Door #20: “As a father I’m deeply annoyed by gender stereotyping, not only for children, but also for parents: shops where I often buy things for our children here in Ireland is called ‘Mothercare’, and changing facilities for babiesare somehow all too often in the female bathrooms, not in the male ones.” – Ireland, man, aged 36 – 45
Door #21: “I used to have ‘Action man’, my sister Barbie dolls. I had the blue toy, she had the pink toy. I had the castle, she had the princess castle. That didn’t stop us from swapping toys and playing with them by mixing them, and I had more ‘girlie’ toys myself, but the split was real and became more pronounced with age.”
Door #22: “I think that diversity is already being addressed more and more, but the older generation still needs especially conviction. And that is best to start introducing diversity from an early age. From my son of just one-year-old, the Sint Niklaas brought a playhouse of Playmobil 123 (with a white mummy, a black daddy and a mixed-race child, which was a nice surprise) and a fake desert car on remote control.” – Belgium, woman aged 36 – 45
Door #23: “Regarding toys, I like those which encourage education, respect and values.” – Spain, woman, aged 56- 65
Door #24: “We have a 30-year-old daughter with mild to moderate intellectual disability and it is very difficult to find board games adapted to her level of understanding. We play a lot as a family and we always have to adapt the rules for her. However, we know how much playing with the family has helped her to acquire certain intellectual skills.” – France, woman, aged 46 – 55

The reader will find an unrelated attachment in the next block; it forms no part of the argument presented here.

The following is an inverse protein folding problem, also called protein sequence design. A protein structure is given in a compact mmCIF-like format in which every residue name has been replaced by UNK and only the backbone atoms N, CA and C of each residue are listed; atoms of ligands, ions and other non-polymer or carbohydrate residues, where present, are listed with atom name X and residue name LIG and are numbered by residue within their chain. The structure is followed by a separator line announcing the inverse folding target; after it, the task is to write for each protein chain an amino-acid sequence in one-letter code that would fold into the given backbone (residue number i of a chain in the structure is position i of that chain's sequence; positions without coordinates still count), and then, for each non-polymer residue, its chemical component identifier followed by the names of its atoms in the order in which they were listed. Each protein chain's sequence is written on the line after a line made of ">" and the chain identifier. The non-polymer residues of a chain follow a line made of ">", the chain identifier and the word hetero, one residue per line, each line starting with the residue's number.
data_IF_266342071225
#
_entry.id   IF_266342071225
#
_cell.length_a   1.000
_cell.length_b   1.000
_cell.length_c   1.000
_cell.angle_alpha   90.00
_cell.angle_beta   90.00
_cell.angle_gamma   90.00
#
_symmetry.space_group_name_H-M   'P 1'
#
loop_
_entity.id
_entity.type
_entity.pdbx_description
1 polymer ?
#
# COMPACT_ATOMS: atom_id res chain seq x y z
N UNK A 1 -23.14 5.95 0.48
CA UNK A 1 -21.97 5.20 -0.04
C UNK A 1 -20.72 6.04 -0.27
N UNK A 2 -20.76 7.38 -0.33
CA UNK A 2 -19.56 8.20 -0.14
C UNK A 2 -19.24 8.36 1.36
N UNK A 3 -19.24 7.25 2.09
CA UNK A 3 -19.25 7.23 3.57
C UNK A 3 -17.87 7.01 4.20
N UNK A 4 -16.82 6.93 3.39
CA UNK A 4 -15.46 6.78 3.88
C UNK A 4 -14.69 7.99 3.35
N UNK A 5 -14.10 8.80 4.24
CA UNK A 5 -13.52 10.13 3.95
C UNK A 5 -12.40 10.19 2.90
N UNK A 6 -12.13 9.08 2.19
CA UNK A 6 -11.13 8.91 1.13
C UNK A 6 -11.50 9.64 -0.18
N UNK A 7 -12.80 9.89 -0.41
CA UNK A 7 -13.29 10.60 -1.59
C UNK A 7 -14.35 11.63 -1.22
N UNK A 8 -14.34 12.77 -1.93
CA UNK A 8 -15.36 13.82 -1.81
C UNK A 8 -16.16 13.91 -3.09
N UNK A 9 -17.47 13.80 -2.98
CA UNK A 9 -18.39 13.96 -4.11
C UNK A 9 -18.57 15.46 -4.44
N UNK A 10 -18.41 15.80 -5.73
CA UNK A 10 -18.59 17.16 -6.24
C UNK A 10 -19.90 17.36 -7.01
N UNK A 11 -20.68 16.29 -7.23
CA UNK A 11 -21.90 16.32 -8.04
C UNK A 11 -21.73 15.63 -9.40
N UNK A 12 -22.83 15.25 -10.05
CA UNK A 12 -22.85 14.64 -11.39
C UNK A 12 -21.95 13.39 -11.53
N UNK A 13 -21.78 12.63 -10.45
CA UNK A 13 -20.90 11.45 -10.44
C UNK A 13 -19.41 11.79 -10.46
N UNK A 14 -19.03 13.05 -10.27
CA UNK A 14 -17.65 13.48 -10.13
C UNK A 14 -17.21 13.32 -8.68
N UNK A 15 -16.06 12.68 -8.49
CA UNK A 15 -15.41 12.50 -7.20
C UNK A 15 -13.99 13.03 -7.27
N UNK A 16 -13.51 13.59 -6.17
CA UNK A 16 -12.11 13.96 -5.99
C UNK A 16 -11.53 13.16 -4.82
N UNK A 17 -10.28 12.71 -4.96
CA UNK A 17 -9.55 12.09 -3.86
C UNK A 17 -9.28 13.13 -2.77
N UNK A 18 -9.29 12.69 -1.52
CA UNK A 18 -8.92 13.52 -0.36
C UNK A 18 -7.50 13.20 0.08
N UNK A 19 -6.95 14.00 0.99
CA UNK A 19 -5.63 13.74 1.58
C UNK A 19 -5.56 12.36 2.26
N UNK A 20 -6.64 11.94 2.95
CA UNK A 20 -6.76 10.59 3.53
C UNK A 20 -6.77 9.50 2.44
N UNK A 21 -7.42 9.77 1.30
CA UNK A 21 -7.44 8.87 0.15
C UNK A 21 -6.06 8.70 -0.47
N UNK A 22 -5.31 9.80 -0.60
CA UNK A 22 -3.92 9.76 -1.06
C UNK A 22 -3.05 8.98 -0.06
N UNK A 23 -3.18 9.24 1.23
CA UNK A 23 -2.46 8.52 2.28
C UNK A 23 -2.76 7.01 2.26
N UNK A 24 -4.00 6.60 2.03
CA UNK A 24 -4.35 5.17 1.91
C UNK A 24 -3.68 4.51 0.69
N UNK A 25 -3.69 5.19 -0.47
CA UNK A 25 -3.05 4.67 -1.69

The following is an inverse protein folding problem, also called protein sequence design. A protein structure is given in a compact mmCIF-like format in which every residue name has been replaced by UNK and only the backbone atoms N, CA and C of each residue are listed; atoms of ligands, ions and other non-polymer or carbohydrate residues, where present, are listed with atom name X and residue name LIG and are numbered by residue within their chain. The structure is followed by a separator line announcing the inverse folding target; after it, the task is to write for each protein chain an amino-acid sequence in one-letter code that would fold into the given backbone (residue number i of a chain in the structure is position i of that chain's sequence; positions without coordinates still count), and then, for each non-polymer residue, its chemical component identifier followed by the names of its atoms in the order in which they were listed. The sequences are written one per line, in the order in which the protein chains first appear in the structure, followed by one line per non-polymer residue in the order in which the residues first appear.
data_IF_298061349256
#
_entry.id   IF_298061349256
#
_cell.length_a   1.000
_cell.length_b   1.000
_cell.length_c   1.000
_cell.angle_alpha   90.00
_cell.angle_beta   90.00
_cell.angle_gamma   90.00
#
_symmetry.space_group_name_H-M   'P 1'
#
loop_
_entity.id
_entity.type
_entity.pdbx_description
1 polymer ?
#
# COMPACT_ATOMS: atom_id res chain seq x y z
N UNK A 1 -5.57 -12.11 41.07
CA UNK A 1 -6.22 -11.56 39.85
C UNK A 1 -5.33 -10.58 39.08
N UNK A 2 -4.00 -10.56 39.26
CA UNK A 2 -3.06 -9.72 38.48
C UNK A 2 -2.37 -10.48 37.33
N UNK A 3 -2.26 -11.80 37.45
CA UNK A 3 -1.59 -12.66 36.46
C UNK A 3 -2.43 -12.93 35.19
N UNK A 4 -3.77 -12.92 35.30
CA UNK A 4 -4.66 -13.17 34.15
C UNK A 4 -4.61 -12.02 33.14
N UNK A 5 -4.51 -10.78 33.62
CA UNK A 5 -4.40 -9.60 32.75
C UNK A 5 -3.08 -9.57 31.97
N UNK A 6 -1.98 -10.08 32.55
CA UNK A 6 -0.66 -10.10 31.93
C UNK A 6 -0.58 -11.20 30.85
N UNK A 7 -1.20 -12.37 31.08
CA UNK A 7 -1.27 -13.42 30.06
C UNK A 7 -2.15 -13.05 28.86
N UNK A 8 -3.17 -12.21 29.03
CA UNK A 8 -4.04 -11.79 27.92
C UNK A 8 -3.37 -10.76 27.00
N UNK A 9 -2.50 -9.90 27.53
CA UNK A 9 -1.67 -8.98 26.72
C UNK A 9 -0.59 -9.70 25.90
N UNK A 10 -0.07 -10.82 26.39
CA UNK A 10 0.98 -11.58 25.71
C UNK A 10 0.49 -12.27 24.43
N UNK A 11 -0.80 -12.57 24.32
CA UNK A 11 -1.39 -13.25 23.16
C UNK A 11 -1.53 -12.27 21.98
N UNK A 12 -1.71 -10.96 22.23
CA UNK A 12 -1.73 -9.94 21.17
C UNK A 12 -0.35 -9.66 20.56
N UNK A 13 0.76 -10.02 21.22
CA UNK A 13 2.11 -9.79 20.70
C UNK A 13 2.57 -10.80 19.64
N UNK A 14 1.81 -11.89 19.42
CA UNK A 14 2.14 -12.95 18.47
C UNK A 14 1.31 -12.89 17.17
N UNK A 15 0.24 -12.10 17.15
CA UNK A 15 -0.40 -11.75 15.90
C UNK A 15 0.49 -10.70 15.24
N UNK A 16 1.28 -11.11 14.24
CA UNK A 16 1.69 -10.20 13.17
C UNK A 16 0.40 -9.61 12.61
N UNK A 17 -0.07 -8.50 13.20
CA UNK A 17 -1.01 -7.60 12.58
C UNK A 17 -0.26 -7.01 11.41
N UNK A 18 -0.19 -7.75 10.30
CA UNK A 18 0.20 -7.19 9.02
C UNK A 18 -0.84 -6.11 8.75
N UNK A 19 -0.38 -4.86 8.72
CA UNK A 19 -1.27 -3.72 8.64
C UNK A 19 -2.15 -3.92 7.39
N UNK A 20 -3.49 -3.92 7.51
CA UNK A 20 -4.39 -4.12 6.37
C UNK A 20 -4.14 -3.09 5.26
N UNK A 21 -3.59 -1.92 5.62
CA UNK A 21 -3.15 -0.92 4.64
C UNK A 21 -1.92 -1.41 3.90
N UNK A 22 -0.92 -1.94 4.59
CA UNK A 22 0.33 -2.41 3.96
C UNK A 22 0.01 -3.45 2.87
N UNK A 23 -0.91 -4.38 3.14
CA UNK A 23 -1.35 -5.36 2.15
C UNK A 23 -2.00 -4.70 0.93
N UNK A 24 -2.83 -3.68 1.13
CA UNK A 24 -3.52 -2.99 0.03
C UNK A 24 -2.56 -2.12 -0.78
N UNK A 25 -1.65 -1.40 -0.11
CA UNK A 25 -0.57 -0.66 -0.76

Background about the #ToysandDiversity campaign:
As every year in the pre-Christmas period, COFACE triggers a social media campaign wave on #ToysandDiversity. 2016 was about stereotype hunting, 2017 year was about stereotype boycotting, 2018 provided checklists to think critically when buying toys. Last year, on Universal Children’s Day, we have launched “Toy stories”, the first Europe-wide survey on #ToysandDiversity, highlighting the importance of letting children decide what to play with for their creativity, imagination, learning development and fun. This means not limiting children’s choices of which toys to play with by imposing on them predefined and stereotyped categories. This year, it is time to give visibility to the more than 2000+ Toy Stories which we have received.
More information here: http://www.coface-eu.org/campaigns-2/toysanddiversity/